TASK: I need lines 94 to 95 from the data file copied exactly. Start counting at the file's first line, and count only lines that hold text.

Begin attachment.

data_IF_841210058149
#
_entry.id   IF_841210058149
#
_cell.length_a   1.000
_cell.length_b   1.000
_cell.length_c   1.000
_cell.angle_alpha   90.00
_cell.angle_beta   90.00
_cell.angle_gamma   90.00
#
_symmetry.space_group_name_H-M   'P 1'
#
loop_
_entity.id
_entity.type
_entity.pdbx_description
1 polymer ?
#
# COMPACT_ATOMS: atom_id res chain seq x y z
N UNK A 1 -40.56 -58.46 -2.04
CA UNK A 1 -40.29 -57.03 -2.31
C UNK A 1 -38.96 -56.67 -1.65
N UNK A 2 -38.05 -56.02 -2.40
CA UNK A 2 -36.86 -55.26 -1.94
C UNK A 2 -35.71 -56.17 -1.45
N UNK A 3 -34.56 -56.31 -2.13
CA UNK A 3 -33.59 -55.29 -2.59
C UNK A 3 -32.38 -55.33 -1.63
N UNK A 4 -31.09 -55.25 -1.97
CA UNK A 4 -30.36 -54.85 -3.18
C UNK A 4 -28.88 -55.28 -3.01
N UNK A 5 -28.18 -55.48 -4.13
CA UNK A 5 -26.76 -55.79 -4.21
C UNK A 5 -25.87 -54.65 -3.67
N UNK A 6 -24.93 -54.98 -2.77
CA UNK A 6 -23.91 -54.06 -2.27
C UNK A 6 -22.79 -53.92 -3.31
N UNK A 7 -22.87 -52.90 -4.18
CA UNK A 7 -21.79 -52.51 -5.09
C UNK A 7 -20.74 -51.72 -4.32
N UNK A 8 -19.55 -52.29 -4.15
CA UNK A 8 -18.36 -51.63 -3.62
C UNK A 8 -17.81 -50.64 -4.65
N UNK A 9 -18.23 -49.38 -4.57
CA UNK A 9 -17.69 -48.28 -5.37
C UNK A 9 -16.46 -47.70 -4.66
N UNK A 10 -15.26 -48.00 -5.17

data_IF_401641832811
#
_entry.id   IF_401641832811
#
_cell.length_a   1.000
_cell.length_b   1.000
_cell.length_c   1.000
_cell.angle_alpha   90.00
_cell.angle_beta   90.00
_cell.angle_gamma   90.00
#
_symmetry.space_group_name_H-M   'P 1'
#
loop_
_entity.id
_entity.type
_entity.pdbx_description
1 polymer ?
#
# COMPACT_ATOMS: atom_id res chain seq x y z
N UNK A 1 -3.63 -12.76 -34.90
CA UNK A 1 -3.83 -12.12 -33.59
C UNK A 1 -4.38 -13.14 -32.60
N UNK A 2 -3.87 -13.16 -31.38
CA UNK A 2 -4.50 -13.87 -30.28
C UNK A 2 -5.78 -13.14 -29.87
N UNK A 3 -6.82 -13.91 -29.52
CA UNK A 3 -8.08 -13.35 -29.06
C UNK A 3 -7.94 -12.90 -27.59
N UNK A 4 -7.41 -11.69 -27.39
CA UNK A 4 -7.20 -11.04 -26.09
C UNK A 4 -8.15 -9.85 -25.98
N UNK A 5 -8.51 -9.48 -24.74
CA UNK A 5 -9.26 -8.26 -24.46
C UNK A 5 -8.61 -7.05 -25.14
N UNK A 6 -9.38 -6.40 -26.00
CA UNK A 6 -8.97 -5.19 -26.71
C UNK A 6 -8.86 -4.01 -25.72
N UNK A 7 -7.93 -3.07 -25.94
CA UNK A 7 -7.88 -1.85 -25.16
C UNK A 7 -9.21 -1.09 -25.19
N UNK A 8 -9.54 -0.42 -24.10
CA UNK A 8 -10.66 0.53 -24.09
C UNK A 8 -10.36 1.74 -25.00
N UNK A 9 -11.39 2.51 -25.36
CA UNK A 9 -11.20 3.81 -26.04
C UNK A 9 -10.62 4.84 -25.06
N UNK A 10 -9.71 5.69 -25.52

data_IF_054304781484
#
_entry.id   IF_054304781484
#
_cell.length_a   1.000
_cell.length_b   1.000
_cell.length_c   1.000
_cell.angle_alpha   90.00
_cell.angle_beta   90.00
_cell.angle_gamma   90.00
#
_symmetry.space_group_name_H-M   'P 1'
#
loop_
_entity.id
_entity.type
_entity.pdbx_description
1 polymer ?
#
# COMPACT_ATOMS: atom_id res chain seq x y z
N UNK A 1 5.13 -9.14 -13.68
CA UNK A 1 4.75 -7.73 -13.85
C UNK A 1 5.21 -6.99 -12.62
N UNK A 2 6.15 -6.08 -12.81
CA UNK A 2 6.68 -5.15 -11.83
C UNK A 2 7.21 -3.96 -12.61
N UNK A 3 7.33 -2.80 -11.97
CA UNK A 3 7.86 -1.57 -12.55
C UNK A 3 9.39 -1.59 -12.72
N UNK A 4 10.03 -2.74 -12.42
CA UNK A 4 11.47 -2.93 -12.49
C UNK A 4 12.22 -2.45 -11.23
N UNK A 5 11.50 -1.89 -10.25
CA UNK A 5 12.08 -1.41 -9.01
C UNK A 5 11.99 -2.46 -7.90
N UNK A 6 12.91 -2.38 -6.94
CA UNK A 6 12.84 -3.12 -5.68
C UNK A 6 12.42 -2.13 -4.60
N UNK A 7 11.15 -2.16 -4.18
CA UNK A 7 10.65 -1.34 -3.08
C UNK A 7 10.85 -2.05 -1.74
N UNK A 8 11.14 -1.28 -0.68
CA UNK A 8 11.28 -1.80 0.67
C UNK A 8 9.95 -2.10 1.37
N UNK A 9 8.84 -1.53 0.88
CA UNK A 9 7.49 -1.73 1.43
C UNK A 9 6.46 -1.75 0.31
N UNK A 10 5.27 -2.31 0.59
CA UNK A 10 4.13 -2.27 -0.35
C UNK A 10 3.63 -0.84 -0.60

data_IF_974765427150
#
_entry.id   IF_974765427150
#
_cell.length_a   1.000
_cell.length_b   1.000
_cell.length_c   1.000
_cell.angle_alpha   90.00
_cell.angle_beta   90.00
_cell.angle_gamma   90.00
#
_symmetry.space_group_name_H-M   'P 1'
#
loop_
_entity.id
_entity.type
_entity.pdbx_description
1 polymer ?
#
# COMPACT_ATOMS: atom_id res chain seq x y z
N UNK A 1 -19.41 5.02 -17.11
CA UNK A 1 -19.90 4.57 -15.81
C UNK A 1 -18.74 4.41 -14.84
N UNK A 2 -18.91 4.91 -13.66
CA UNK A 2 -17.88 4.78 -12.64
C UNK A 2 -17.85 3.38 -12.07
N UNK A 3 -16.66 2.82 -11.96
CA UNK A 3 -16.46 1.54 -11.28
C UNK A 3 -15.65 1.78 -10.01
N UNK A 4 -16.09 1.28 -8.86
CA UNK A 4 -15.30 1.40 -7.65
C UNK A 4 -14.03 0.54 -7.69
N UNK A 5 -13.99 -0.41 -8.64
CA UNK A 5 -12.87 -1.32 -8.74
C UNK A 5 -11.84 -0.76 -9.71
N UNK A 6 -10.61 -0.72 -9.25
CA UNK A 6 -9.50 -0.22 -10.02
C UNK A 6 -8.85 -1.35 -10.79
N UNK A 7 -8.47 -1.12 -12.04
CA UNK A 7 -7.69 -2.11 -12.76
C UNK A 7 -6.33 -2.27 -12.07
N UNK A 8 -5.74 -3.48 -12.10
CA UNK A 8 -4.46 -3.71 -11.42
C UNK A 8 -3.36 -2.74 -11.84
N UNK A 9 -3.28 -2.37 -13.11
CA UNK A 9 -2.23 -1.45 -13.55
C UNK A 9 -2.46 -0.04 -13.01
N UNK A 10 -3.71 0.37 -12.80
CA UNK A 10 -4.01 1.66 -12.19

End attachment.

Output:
CA UNK A 9 -11.20 3.81 -26.04
C UNK A 9 -10.62 4.84 -25.06